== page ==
The catalog entries for literature prior to 1940 do not reflect a complete re-check of the classical literature. Roewer's listings based on the classical literature have largely been accepted, and only discrepancies detected between Roewer's and Bonnet's treatments have been re-checked and resolved. These listings are not intended to supplant either Roewer's or Bonnet's volumes, but rather to provide a quick, electronically searchable guide to the most important literature on spider systematics, worldwide. Investigators doing original research should still check the listings in Roewer and Bonnet; we hope that omissions are few, but no project of this magnitude could ever be error-free.

In certain cases, published nomenclatural or taxonomical changes will not be taken over by the catalog. This includes for example cases with violations of the provisions of the International Code of Zoological Nomenclature. In debateable cases (e.g. purely typological genus-splitting without phylogenetic reasons), an expert board will decide the case democratically. However, if some published alterations are not taken over by the catalog, the respective information and reference is given anyway.

The following abbreviations are used: Male or female signs (m or f) alone indicate that palpal or epigynal illustrations are included (hence figure references without such annotations include only somatic characters, generally through scanning electron micrographs; citations are not provided for cases where authors supplied only a general view of the body). The letter D indicates an original description, either of a taxon or of a previously unknown sex. The letter T indicates that one or both sexes have been transferred from a specified genus to the one under consideration; tentative statements indicating that a species "possibly belongs" or "may belong" elsewhere are not included as transfers (or synonymies). The letter S indicates that details of one or more new synonymies can be found immediately under the generic listing; an S followed by a male or female sign indicates that a previously unknown sex has been added through a synonymy. The type species of each genus is marked with an asterisk (*).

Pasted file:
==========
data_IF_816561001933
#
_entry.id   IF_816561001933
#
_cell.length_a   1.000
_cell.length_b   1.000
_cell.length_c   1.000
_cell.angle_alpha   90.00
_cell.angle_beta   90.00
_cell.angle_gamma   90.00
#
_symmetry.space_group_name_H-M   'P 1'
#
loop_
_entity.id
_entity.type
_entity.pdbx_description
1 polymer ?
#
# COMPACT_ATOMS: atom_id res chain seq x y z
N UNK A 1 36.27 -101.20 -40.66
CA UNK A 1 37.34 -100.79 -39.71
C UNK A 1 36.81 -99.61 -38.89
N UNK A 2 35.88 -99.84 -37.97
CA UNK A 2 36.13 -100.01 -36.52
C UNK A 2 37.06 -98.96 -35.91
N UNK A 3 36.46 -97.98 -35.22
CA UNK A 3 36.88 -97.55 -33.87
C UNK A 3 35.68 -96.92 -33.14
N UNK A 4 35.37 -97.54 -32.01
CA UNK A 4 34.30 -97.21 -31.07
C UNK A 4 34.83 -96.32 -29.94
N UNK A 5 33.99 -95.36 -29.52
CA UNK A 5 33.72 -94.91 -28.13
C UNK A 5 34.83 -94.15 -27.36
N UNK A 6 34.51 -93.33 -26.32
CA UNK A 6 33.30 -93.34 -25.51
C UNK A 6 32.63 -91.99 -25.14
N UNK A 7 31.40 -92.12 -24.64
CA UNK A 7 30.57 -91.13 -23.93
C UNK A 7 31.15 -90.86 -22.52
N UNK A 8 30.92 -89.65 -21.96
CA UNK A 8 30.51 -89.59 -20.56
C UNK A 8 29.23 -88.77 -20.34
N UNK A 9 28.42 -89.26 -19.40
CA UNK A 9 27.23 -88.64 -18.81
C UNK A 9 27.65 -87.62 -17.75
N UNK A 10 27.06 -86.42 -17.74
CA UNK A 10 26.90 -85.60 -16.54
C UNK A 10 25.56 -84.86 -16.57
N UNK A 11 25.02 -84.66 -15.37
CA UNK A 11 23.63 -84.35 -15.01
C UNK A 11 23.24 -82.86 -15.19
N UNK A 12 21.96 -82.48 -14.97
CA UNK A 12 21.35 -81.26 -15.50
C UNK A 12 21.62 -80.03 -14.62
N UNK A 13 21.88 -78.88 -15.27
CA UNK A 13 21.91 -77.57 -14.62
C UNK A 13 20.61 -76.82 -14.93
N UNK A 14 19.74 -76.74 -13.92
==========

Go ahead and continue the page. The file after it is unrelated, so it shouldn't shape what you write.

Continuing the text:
The organization of the entries is hierarchically determined; hence synonymies at the generic level are indicated under the family (and cross-referenced under the appropriate generic) listings, but affected species are listed separately only if there are significant references to them in particular. Similarly, synonymies at the species level are listed under generic, rather than familial, headings. The brief descriptions of geographic ranges are provided only as a general guide; no attempt has been made to ensure that they are comprehensive.

Users who detect errors, of any sort, are urged to bring them to our attention (email to wsc(at)

This catalog should be cited as follows: World Spider Catalog (2017). World Spider Catalog. Natural History Museum Bern, online at, version {version number}, accessed on {date of access}